Two former senior staff have repeated assertions that News Corporation's European boss was made aware, in 2008, of evidence that phone hacking at his UK newspapers involved more than just a single rogue reporter. Murdoch has strongly rejected that claim. The truth of the matter remains unclear.

from Left field:

Strauss’s side still not England’s best

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By John Mehaffey

According to International Cricket Council statistician David Kendix's calculations, three England sides before Andrew Strauss's present team would have topped the test world rankings too if the current format had existed.

In reverse chronological order, they are Mike Brearley's side of 1979-80, Ray Illingworth's 1970-3 team and the 1955-9 squad led first by Len Hutton then Peter May.

from The Great Debate:

America still needs to engage the world

This is a response to Nader Mousavizadeh's latest Reuters column,  "A smaller America could be a stronger America."

By David Miliband
The opinions expressed are his own.

Nader’s statistics pointedly and appropriately speak to a dysfunctional political dynamic of short term promises without long term responsibilities in the U.S.  It is also striking (and worrying) that both sides of American political debate are determined to persuade voters that they won’t be too concerned by the rest of the world.

from Breakingviews:

Man U’s mooted IPO valuation in league of its own

By Quentin Webb
The author is a Reuters Breakingviews columnist. The opinions expressed are his own.

LONDON -- Manchester United’s flotation ambitions put it in a league of its own.

from Left field:

Rusedski looks to Cincinnati for US Open form

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The Cincinnati Masters became a very important event before the US Open because a lot of the big names lost early in Montreal and needed to get match play before the Open started.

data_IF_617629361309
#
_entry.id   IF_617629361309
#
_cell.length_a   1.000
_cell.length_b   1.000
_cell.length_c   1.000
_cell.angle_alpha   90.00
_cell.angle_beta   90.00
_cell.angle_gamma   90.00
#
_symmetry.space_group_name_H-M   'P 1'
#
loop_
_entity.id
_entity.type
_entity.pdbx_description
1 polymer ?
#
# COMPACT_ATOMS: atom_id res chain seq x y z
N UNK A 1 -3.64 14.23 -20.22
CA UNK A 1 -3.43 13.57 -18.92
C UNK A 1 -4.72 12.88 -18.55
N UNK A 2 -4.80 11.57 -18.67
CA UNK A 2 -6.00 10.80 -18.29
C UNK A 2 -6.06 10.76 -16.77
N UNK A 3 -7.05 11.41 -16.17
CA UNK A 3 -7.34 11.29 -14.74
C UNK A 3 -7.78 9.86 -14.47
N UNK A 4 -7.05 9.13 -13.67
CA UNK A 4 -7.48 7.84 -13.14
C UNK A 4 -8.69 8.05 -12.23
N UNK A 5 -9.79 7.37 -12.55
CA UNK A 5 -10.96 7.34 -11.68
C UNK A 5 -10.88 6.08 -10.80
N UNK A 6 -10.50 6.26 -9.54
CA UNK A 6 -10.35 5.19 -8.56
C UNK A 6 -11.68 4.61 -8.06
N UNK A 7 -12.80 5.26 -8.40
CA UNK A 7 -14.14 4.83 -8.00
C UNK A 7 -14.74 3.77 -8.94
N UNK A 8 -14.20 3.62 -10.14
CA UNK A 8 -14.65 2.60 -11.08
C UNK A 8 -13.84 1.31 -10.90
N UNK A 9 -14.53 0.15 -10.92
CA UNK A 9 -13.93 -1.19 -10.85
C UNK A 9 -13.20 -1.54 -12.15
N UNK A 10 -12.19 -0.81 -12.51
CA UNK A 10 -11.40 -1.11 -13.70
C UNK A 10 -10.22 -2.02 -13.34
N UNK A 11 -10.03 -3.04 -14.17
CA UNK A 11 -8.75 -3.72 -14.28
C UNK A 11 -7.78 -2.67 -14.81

How would Roger Federer, Rafael Nadal, and Andy Murray perform? Could Novak Djokovic continue his amazing run of only one match lost all season, having just won Montreal a week earlier?

from Reuters Soccer Blog:

Who can Arsenal actually buy?

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With Cesc Fabregas gone and Samir Nasri possibly on the move too, there is a lot of gloom around Arsenal at the moment and Saturday's 2-0 home defeat by Liverpool did nothing to help the mood.

Arsenal fans are for the first time questioning the stewardship of Arsene Wenger and have demanded some top signings to prevent yet another trophyless season.

from Breakingviews:

HSBC supertanker will take time to turn around

By George Hay
The author is a Reuters Breakingviews columnist. The opinions expressed are his own.

LONDON -- HSBC is proving a slow ship to turn. In May, chief executive Stuart Gulliver set out a strategy for the giant lender that required it to hit a return on equity target of 12-15 percent. Getting there involves top-line growth and cutting costs. HSBC’s interim results suggest that, for the time being, the emphasis will be on the latter.